||Clovis I (Merovingian) Franken was a member of aristocracy in ancient Europe.|
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Clovis I, King of the Franks
Clovis I (c.466 - 27 Nov 511), was King of the Salian Franks. As founder of the Merovingian dynasty, he was the first to rule all Franks and most of Gaul, from 481 until he died in 511.
Although pagan, Clovis became the first Catholic ruler of the Franks, and also created the state's first written Salic laws. His dynasty lasted for 200 years.
m. (492) Chrotechildis "Clotilde or Rotilde" of Burgundy (480 - 548 or 548). Issue: 6
Clovis initially was a commander in the Roman military with his father's ally, Aegidius, the Roman commander of Gaul.
Clovis began expanding his power by turning against his Roman allies. In 486, he beat Syagrius (son of Aegidius), at the Battle of Soissons, and stopped Rome's influence beyond Italy. Syagrius fled to the Visigoth king Alaric II, but this back-fired.
Summoned by Clovis, Alaric turned Syagrius over. Clovis then decapited his enemy, and took up residence at Soissons.
An incident from this battle is recounted by Gregory of Tours regarding a celebrated vase of Soissons. The vase was plundered by a Frankish soldiers. Clovis sought the vase so as to return it to the bishop St. Remigus, but one soldier split the vase with his battle-axe. The soldier was later killed by Clovis.
Unlike other barbarian kingdoms founded upon the ruins of the Roman Empire, Clovis established equality between the Gallo-Roman natives and their Germanic conquerors all sharing the same privileges.
He later defeated Alemanni at the Battle of Tolbiac in 496, the Burgundians in 500, and the Visigoths in 507 at Vouille, where Alaric Ii was slain. This battle incorporated Aquitaine to the Frankish kingdom. Alaric II killed in the battle.
Around 500 Clovis codified Salian Law. The laws put down in writing for the first time were influenced by Salic tradition, Christianity, and Roman tradition.
According to Gregory of Tours, Clovis converted from local paganism to Catholicism at Rheims, on 25 December 496. It would seem ... for Clovis ... this conversion was in name only, and he may have maintained his own customs.
While Gregory of Tours, used Chlotilde's alleged emotions as a literary device to further his religious agenda, the bigger impact -- at the time -- was not about pagans per se ... but the proselytizing factions of the Arians and Catholics, and the competitive ways of their war-lord patrons.
Fletcher (1997), states that this was an era where, "the traditional Roman view," did not think, "Christianity was ... for barbarians." But Arianism was serious threat to Catholics.
Some reports indicate Clovis, first converted to Arianism before Catholicism, as late as 508. At the very least, he was exposed to the sect through his sister, who adhered to Arianism. And so the letter of baptismal congratulations from, Bishop Avitus of Vienne to Clovis, is conspicuous in that Christianity is not mentioned. Instead it focuses specifically on the orthodox Catholicsm.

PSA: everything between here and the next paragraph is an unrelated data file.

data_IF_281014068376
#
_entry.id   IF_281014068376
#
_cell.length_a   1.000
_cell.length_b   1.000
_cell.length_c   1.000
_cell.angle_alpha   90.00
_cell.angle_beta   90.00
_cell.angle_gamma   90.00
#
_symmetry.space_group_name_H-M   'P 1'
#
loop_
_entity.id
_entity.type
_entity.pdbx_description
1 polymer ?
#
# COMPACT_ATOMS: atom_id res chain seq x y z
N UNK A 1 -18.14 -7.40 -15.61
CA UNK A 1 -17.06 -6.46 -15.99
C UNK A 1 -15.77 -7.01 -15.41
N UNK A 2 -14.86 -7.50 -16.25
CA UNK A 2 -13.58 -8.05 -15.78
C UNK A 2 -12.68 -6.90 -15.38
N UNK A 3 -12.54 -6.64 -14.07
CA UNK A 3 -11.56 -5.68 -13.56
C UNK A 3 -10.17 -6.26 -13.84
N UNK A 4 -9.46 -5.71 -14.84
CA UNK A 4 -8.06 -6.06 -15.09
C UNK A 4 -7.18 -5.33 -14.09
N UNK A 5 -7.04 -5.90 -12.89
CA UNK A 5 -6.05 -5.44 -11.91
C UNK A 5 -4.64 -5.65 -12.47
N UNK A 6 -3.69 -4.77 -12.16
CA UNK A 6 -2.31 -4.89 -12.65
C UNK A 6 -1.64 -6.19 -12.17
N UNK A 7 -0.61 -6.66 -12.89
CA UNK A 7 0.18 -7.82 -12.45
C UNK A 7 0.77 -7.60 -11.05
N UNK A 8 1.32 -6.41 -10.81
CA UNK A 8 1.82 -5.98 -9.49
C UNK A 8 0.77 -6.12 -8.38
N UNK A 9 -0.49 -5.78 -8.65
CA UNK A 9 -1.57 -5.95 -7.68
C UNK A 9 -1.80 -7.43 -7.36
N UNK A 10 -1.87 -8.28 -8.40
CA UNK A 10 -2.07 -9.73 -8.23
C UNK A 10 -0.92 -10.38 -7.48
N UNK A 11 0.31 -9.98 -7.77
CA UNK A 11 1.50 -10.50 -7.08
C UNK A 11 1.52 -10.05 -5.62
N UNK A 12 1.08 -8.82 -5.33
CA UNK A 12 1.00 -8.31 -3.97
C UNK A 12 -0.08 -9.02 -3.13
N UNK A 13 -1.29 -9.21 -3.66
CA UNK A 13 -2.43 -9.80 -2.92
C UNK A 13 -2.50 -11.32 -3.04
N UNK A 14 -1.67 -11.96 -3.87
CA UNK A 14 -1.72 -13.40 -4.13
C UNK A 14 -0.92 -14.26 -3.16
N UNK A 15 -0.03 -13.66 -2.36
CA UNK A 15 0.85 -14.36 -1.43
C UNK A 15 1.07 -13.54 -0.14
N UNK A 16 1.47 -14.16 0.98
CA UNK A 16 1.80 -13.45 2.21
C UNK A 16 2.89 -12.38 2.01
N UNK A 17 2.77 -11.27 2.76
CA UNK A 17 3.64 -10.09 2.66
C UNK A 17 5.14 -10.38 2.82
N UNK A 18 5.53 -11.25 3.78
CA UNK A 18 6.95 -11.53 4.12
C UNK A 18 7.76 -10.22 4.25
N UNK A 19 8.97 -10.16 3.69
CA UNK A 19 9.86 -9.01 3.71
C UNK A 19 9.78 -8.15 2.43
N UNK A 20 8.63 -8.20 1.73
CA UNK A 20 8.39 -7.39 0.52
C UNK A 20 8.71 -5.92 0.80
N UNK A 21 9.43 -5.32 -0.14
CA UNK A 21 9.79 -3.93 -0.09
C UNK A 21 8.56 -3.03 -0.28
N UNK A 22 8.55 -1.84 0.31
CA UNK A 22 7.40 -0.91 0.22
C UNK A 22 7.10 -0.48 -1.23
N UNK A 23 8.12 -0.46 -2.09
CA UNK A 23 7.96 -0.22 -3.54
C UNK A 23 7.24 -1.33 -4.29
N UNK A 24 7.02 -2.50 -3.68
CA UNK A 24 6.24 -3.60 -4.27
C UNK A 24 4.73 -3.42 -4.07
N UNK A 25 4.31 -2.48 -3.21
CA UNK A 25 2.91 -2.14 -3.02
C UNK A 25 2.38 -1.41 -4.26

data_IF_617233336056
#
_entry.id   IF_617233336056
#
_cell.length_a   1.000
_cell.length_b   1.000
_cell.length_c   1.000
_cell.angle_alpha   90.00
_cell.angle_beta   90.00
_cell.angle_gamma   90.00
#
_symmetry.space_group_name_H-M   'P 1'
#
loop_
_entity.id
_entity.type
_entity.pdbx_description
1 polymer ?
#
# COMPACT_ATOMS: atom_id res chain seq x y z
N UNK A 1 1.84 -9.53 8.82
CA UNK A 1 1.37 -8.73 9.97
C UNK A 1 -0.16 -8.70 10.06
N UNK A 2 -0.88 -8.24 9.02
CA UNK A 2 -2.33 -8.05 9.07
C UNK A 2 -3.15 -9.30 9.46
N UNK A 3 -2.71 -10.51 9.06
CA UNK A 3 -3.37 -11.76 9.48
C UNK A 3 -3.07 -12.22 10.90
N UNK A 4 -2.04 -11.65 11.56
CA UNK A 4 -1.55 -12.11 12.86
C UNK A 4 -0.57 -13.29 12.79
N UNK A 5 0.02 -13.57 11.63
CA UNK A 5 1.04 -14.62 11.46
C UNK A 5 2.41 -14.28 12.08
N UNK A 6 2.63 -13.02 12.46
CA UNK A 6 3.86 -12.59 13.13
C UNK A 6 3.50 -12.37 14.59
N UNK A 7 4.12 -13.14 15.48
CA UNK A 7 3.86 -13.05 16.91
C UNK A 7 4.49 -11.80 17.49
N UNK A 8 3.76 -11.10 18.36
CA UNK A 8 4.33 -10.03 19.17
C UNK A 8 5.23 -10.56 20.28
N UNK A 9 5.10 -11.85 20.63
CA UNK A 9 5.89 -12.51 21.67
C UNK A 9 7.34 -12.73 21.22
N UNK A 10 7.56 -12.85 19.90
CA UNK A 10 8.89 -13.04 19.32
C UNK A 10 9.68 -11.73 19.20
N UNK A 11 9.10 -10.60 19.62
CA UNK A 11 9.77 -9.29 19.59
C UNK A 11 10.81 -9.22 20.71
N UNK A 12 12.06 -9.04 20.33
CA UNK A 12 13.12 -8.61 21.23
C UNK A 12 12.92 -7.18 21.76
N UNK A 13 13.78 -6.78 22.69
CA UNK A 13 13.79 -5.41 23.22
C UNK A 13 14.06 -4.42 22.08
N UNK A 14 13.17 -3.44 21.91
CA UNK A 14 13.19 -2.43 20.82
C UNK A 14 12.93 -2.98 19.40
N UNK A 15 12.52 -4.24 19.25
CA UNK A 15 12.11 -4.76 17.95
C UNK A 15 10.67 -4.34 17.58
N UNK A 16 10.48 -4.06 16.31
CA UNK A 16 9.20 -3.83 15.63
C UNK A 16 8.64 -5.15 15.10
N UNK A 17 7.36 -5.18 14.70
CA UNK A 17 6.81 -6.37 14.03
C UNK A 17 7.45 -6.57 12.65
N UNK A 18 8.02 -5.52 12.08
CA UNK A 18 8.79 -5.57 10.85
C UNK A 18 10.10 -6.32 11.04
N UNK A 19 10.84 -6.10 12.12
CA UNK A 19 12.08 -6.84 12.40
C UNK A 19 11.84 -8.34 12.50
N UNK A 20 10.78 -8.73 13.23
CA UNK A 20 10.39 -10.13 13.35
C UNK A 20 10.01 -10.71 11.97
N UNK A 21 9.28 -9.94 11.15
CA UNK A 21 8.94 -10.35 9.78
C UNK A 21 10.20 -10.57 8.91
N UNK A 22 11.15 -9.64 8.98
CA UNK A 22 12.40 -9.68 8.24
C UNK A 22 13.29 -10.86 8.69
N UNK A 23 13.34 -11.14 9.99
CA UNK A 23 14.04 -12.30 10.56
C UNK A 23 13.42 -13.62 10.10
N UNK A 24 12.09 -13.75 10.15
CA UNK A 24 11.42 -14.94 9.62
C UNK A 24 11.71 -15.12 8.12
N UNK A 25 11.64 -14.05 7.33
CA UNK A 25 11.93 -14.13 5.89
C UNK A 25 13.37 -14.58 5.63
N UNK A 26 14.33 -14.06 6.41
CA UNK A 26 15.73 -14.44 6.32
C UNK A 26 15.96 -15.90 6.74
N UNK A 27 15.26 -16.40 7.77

While the Visigoths and Vandals, converted to Arianism, Clovis turned to their enemy. Catholicism, set him apart from other Germanic kings, but the support of the Catholic Gallo-Roman aristocracy, helped him drive the Visigoths out of southern Gaul (507).
Albeit a rocky relationship over the centuries, the Frankish Kingdom was thenceforth a representative of Catholicism. As for whether Clovis truly believed in his wife's faith, is a matter of debate. Some historians continue to advocate the king's religious sincerity, and do not accept the idea that he was solely motivated by politics.
481 Rheims: crowned King of the Salian Franks in Rheims, after his father died.
486: defeats Syagrius
500: allied with Godegisel against Gondebaud King of Burgundy
507: battle of Vouillé -- defeated and killed Alaric II, King of the Visigoths at the campus Vogladensis, probably Voulan, near Poitiers
Frankish kingdom was split between the four living sons of Clovis. This resulted in resulted in unrest and disunity between the four brothers until the last brother was left alive. Upon his death, he also split the Frankish kingdom between his four sons. His daughter Clotilda, named after her mother, married Amalric, king of the Visigoths. She died young, being cruelly abused by this Arian prince, who seemed eager to wreak vengeance on the daughter of Clovis for the tragic death of Alaric II.
As a statesman he accomplished what no contemporary barbarian king could achieve: upon the ruins of the Roman Empire he built up a powerful system, the influence of which dominated European civilization during many centuries, and from which sprang France, Germany, Belgium, Holland, and Switzerland, without taking into account that northern Spain and northern Italy were also, for a time, under the civilizing regime of the Frankish Empire. To the French he is considered, the father of France. 
Much is what is known of Clovis I comes from Gregory of Tours. His literary style mixed fact with myth and legend. Separating fact from fiction in this work is nearly impossible at this late date.
Many dates are subject to different interpretations by scholars. These differences are discussed in detail in Procopius and the Chronology of Clovis's Reign.
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On 31 Jul 2017 at 11:36 GMT John Atkinson wrote:
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On 2 Dec 2010 at 19:44 GMT Krissi (Hubbard) Love wrote:
Clovis I is 45 degrees from Sharon Caldwell, 41 degrees from Burl Ives and 36 degrees from Victoria of the United Kingdom of Great Britain and Ireland on our single family tree. Login to find your connection.